Will Kerr go to his biggest weapon of a lineup in Game 4? Maybe not unless he has to.

But he’s got it in his back pocket, and Cleveland may not have an answer for it.

Kevin Durant, Warriors come though in clutch to take commanding 3-0 series lead

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It was the one remaining question about these Golden State Warriors:

How would they handle a tight end-of-game situation? Only three of their previous 14 playoff games had been within five points in the final five minutes, none since Game 1 against the Spurs. How would they respond down six points with 3:10 to go to an excellent Cavaliers team on the road in the NBA Finals?

Kevin Durant has your answer.

The Warriors closed out the game on an 11-0 run.

LeBron James and Kyrie Irving played their best games of these Finals, combining for 77 points, relentlessly attacking the rim. J.R. Smith played better and hit some threes, as did Kyle Korver. Cleveland was physical on defense. From the start, this felt like a game they not only could win but knew they needed to win.

It wasn’t enough. Durant, Klay Thompson, and Stephen Curry combined for 87 points, including 15 threes, and the Warriors got the 118-113 Game 3 win on the road.

The Warriors are now up 3-0 in this series and can close out the Cavaliers Friday night. With that win, the Warriors also would complete the first perfect postseason in NBA history, going 16-0.

“Obviously K.D. made some huge plays down the stretch. I thought Klay’s defense on Kyrie was amazing,” Warriors coach Steve Kerr said. “Overall, it was just an incredibly tough, resilient performance. It wasn’t our smartest game that we have played all year, but it was maybe our toughest in terms of our ability to just hang in there.”

From the opening tip, this was the Cavaliers we had hoped we would see all series — and it was another game to remind everyone why LeBron is the best player in the game.

The pace was up early, and Cleveland was hitting their shots — LeBron started 4-of-4, but more key J.R. Smith hit his first two threes. Cleveland was finally playing with energy, getting back in transition, and doing so much of what they didn’t in Oakland to start the series.

LeBron was 7-of-8 shooting for 15 points in the first quarter, including this steal and dunk.

And in a bit of foreshadowing, all that wasn’t enough. LeBron went to the bench with 1:49 left in the first quarter and his team up two. By the time the quarter was over the Warriors led 39-31. In part that was because Klay Thompson was white hot early and had 16 in the first quarter including going 4-of-5 from three. As a team Warriors started 7-of-9 from three.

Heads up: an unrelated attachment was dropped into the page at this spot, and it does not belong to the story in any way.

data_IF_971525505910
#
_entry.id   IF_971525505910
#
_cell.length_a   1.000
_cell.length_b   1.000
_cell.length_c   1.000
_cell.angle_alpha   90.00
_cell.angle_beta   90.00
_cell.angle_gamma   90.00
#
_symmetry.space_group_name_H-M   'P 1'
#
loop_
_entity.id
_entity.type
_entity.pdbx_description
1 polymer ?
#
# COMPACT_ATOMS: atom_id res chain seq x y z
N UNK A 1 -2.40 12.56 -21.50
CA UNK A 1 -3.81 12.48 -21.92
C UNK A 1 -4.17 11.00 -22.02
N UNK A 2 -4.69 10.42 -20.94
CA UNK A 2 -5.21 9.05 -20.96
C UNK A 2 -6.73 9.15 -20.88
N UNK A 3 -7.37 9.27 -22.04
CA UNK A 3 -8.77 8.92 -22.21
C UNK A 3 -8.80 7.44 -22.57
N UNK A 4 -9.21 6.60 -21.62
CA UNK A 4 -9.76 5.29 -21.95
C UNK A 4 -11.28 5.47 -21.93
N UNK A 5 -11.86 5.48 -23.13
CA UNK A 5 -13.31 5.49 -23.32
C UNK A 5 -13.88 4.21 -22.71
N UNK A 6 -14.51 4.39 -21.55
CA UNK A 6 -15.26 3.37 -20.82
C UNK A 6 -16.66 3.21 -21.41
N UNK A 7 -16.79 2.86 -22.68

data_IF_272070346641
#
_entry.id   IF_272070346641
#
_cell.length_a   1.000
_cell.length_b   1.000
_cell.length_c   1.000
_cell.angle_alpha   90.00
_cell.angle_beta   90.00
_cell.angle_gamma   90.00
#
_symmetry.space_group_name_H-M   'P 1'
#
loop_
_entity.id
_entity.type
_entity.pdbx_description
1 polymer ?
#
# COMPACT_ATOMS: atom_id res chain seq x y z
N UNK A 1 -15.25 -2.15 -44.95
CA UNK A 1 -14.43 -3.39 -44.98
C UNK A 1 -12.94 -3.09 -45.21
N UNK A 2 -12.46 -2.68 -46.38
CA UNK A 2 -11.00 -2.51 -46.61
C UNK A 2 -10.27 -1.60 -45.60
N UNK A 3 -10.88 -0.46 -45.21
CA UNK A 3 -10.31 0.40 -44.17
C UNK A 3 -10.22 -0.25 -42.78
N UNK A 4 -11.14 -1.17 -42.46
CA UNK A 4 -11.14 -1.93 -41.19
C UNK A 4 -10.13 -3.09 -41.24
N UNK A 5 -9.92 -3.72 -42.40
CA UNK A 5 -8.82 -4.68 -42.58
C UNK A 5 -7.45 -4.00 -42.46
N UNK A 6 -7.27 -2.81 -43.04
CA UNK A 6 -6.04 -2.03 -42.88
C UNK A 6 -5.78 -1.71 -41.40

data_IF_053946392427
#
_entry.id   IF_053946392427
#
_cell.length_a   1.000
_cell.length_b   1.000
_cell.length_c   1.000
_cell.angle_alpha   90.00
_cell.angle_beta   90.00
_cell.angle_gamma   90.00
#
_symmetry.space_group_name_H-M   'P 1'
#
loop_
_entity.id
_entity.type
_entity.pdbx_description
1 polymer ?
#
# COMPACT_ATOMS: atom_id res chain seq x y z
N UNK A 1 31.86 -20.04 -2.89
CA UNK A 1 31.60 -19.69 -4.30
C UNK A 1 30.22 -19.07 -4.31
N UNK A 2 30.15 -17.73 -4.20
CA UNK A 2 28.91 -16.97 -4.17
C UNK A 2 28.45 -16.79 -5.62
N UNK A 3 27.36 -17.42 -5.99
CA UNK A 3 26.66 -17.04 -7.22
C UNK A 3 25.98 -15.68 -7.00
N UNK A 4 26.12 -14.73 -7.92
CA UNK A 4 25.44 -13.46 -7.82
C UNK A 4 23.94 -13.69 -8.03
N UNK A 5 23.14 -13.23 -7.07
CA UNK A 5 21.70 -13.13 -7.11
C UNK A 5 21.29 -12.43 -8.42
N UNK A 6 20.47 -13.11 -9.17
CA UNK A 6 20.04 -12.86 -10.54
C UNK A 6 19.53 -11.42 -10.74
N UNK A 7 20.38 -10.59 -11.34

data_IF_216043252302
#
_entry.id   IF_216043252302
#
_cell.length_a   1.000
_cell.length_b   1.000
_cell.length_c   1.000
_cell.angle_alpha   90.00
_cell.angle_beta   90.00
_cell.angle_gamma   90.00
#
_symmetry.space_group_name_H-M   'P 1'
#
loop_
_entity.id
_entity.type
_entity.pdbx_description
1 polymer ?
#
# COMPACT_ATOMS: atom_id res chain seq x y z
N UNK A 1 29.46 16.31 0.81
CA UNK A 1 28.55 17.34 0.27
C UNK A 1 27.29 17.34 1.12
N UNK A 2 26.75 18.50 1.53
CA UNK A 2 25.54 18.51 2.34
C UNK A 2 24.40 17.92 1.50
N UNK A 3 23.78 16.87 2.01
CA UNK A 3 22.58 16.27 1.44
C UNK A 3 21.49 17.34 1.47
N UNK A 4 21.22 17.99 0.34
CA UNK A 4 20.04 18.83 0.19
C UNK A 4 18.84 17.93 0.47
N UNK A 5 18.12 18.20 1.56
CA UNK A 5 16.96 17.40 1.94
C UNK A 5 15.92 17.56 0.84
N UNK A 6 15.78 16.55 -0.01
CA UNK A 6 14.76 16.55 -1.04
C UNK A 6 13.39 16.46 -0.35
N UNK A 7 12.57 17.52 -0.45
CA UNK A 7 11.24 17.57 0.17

The LeBron vs. the World trend continued in the second quarter. LeBron returned at the start of the second, with Curry and Durant out, and suddenly the game was tied again at 39-39. LeBron finished the first half with 27 points on 11-of-14 shooting, the rest of the team had 34 points on 10-of-27 shooting. The Cavaliers bench was 1-of-8 shooting in the first half. The Cavaliers did a much better job attacking the paint, particularly LeBron and Irving, but the Cavs shot 7-of-25 from outside the paint so the Warriors could pack it in a little.

Put it all together and despite the Cavs best half of the Finals was 67-61 Warriors at halftime. Curry, Durant, and Thompson combined for 51 points on 29 shots.

In the third quarter of Games 1 and 2, the Cavaliers settled in the third quarter, but not Wednesday. Irving had his best quarter of the series scoring 16 points in the third and relentlessly attacking the rim, while LeBron played more of a facilitator role. It worked. The Cavs won the third quarter by 11 and led 94-89 after three. There was a real reason for hope in Cleveland because this looked like the Cavs team that came back to get a ring last year.

The Cavaliers were up five inside four minutes to play, but that’s when Golden States’ final push made the difference.

“Like I said, tonight our guys felt, I felt we had a game that we had won that we let slip away,” Cleveland coach Tyronn Lue sid. “And they made the plays down the stretch, so you got to give credit to those guys.”

“I think we’re a better team partly because, obvious reasons, we have Kevin Durant on our team, but I think we’re better from our experiences,” Kerr said. “You win a championship, then you lose one in heartbreaking fashion, you’ve pretty much seen everything at that point.

“So you get down in the fourth quarter, it’s a five-point game with six minutes left, you don’t say, oh, man, we’re down five, you just say there’s a ton of time left and let’s execute.”

Last year in Game 3, LeBron and Irving combined for 62 points, and the Cavaliers won going away. This year those two did better, LeBron scoring 39 and Irving 38. LeBron was +7 for the game, but the Warriors outscored the Cavaliers by 12 in the 2:23 he rested.

But this year the Warriors have Durant, and that is making all the difference. Including in the clutch.

Kevin Durant drains ultimate game winner over LeBron James, helps seal win (VIDEO)

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LeBron James and Kyrie Irving were world class, J.R. Smith was hitting big threes, the Cavaliers were physical…

And the Warriors still have Kevin Durant.

Who hit probably the biggest shot of his career (above), a cold-blooded game winner over LeBron to give the Warriors the lead with less than a minute to go. That proved to be the game-winner, padded by some free throws from Durant and Stephen Curry. Golden State is now up 3-0 after the 118-113 win.

Durant finished with 31 points on 10-of-18 shooting and is on his way to Finals MVP.